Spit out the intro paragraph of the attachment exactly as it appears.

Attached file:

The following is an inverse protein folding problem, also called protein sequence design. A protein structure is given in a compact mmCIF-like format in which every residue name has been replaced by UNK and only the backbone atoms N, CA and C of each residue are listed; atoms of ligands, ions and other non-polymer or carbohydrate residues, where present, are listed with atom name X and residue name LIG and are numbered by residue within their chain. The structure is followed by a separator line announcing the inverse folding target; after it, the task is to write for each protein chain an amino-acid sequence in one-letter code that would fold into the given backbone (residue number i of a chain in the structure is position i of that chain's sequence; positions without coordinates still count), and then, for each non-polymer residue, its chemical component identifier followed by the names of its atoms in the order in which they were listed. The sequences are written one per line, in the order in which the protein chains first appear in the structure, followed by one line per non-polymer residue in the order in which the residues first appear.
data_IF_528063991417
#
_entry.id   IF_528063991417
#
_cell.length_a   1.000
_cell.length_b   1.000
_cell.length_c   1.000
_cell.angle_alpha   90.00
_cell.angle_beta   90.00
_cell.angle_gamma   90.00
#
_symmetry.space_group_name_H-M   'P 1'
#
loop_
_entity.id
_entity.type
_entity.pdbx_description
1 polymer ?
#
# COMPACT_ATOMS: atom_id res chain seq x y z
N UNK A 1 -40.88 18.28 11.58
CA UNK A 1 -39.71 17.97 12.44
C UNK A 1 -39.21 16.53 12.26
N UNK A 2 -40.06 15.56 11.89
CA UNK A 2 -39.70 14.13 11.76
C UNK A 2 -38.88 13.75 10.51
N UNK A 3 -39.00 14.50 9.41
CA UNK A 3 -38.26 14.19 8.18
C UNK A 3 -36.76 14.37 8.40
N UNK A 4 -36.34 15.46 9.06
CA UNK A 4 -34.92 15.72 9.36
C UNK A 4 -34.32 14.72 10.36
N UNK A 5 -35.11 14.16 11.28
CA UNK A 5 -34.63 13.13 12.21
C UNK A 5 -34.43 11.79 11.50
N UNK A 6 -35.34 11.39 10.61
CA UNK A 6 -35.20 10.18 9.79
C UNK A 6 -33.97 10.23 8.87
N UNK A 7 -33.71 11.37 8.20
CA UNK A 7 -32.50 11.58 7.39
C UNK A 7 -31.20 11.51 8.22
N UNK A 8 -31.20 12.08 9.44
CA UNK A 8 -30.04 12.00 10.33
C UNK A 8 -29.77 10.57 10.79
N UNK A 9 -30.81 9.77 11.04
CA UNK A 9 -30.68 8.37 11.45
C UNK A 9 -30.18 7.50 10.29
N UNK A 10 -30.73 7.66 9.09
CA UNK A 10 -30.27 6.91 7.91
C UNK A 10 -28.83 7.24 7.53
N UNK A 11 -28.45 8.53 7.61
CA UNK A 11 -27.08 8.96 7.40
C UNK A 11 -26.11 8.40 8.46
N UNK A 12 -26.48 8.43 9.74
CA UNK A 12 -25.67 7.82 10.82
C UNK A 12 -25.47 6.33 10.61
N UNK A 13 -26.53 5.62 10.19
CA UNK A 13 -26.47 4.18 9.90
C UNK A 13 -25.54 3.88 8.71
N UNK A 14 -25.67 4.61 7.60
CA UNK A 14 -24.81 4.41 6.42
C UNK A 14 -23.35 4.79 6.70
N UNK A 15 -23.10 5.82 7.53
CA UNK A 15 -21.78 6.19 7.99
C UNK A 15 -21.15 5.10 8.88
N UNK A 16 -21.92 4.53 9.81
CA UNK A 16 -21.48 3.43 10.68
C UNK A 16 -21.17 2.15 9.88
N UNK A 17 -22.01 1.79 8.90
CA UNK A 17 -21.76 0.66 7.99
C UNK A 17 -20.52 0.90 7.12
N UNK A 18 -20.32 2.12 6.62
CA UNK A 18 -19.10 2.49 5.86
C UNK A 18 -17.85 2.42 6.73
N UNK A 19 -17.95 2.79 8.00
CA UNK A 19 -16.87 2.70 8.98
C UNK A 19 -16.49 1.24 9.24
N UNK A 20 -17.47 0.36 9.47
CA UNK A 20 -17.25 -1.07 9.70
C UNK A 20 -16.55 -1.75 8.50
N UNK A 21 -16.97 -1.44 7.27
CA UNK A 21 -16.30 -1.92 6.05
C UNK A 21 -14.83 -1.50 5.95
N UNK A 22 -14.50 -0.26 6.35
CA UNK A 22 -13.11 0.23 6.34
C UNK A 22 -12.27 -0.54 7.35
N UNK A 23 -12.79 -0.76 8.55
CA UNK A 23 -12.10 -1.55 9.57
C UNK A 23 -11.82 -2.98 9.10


The following is an inverse protein folding problem, also called protein sequence design. A protein structure is given in a compact mmCIF-like format in which every residue name has been replaced by UNK and only the backbone atoms N, CA and C of each residue are listed; atoms of ligands, ions and other non-polymer or carbohydrate residues, where present, are listed with atom name X and residue name LIG and are numbered by residue within their chain. The structure is followed by a separator line announcing the inverse folding target; after it, the task is to write for each protein chain an amino-acid sequence in one-letter code that would fold into the given backbone (residue number i of a chain in the structure is position i of that chain's sequence; positions without coordinates still count), and then, for each non-polymer residue, its chemical component identifier followed by the names of its atoms in the order in which they were listed. The sequences are written one per line, in the order in which the protein chains first appear in the structure, followed by one line per non-polymer residue in the order in which the residues first appear.